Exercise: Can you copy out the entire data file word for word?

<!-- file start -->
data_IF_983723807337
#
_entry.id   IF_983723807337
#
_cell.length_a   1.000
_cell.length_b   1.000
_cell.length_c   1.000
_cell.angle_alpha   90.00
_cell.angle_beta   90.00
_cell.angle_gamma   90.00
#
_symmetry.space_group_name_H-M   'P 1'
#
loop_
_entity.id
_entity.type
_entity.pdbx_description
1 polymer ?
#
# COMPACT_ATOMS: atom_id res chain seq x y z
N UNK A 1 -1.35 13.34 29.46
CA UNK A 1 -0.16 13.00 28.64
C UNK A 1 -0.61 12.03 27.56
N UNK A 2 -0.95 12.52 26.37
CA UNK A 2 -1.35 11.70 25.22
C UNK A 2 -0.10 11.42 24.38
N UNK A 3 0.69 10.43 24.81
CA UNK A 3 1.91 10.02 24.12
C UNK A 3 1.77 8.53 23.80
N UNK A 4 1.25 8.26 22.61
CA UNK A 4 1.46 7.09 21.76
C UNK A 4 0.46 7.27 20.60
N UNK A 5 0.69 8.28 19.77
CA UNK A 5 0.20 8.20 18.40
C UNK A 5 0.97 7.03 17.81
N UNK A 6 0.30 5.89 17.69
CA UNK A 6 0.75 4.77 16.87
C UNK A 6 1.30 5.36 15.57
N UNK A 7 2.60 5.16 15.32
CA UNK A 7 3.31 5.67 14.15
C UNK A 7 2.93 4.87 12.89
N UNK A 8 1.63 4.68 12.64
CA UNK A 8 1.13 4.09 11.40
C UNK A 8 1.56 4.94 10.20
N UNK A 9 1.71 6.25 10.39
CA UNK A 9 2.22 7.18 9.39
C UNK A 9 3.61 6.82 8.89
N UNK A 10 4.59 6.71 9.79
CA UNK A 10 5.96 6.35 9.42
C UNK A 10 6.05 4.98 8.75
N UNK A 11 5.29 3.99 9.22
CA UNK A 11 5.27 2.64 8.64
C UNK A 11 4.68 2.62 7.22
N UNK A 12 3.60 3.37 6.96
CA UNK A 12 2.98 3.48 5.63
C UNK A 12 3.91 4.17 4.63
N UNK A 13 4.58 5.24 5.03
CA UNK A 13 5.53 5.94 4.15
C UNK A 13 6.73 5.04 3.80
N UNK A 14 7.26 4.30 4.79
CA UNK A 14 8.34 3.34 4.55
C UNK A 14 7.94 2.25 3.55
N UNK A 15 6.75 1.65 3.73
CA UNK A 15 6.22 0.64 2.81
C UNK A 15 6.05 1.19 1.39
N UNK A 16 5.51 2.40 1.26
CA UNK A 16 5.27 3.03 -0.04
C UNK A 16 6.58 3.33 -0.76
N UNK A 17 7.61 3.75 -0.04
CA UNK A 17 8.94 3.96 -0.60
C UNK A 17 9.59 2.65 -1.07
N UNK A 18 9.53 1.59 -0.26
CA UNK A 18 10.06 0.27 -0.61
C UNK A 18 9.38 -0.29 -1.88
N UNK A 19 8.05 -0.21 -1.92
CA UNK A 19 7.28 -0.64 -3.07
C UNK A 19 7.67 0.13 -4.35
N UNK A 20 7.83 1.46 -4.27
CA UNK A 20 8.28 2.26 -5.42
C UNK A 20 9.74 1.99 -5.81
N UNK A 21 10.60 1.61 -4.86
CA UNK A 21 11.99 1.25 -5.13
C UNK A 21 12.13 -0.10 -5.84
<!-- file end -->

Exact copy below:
data_IF_983723807337
#
_entry.id   IF_983723807337
#
_cell.length_a   1.000
_cell.length_b   1.000
_cell.length_c   1.000
_cell.angle_alpha   90.00
_cell.angle_beta   90.00
_cell.angle_gamma   90.00
#
_symmetry.space_group_name_H-M   'P 1'
#
loop_
_entity.id
_entity.type
_entity.pdbx_description
1 polymer ?
#
# COMPACT_ATOMS: atom_id res chain seq x y z
N UNK A 1 -1.35 13.34 29.46
CA UNK A 1 -0.16 13.00 28.64
C UNK A 1 -0.61 12.03 27.56
N UNK A 2 -0.95 12.52 26.37
CA UNK A 2 -1.35 11.70 25.22
C UNK A 2 -0.10 11.42 24.38
N UNK A 3 0.69 10.43 24.81
CA UNK A 3 1.91 10.02 24.12
C UNK A 3 1.77 8.53 23.80
N UNK A 4 1.25 8.26 22.61
CA UNK A 4 1.46 7.09 21.76
C UNK A 4 0.46 7.27 20.60
N UNK A 5 0.69 8.28 19.77
CA UNK A 5 0.20 8.20 18.40
C UNK A 5 0.97 7.03 17.81
N UNK A 6 0.30 5.89 17.69
CA UNK A 6 0.75 4.77 16.87
C UNK A 6 1.30 5.36 15.57
N UNK A 7 2.60 5.16 15.32
CA UNK A 7 3.31 5.67 14.15
C UNK A 7 2.93 4.87 12.89
N UNK A 8 1.63 4.68 12.64
CA UNK A 8 1.13 4.09 11.40
C UNK A 8 1.56 4.94 10.20
N UNK A 9 1.71 6.25 10.39
CA UNK A 9 2.22 7.18 9.39
C UNK A 9 3.61 6.82 8.89
N UNK A 10 4.59 6.71 9.79
CA UNK A 10 5.96 6.35 9.42
C UNK A 10 6.05 4.98 8.75
N UNK A 11 5.29 3.99 9.22
CA UNK A 11 5.27 2.64 8.64
C UNK A 11 4.68 2.62 7.22
N UNK A 12 3.60 3.37 6.96
CA UNK A 12 2.98 3.48 5.63
C UNK A 12 3.91 4.17 4.63
N UNK A 13 4.58 5.24 5.03
CA UNK A 13 5.53 5.94 4.15
C UNK A 13 6.73 5.04 3.80
N UNK A 14 7.26 4.30 4.79
CA UNK A 14 8.34 3.34 4.55
C UNK A 14 7.94 2.25 3.55
N UNK A 15 6.75 1.65 3.73
CA UNK A 15 6.22 0.64 2.81
C UNK A 15 6.05 1.19 1.39
N UNK A 16 5.51 2.40 1.26
CA UNK A 16 5.27 3.03 -0.04
C UNK A 16 6.58 3.33 -0.76
N UNK A 17 7.61 3.75 -0.04
CA UNK A 17 8.94 3.96 -0.60
C UNK A 17 9.59 2.65 -1.07
N UNK A 18 9.53 1.59 -0.26
CA UNK A 18 10.06 0.27 -0.61
C UNK A 18 9.38 -0.29 -1.88
N UNK A 19 8.05 -0.21 -1.92
CA UNK A 19 7.28 -0.64 -3.07
C UNK A 19 7.67 0.13 -4.35
N UNK A 20 7.83 1.46 -4.27
CA UNK A 20 8.28 2.26 -5.42
C UNK A 20 9.74 1.99 -5.81
N UNK A 21 10.60 1.61 -4.86
CA UNK A 21 11.99 1.25 -5.13
C UNK A 21 12.13 -0.10 -5.84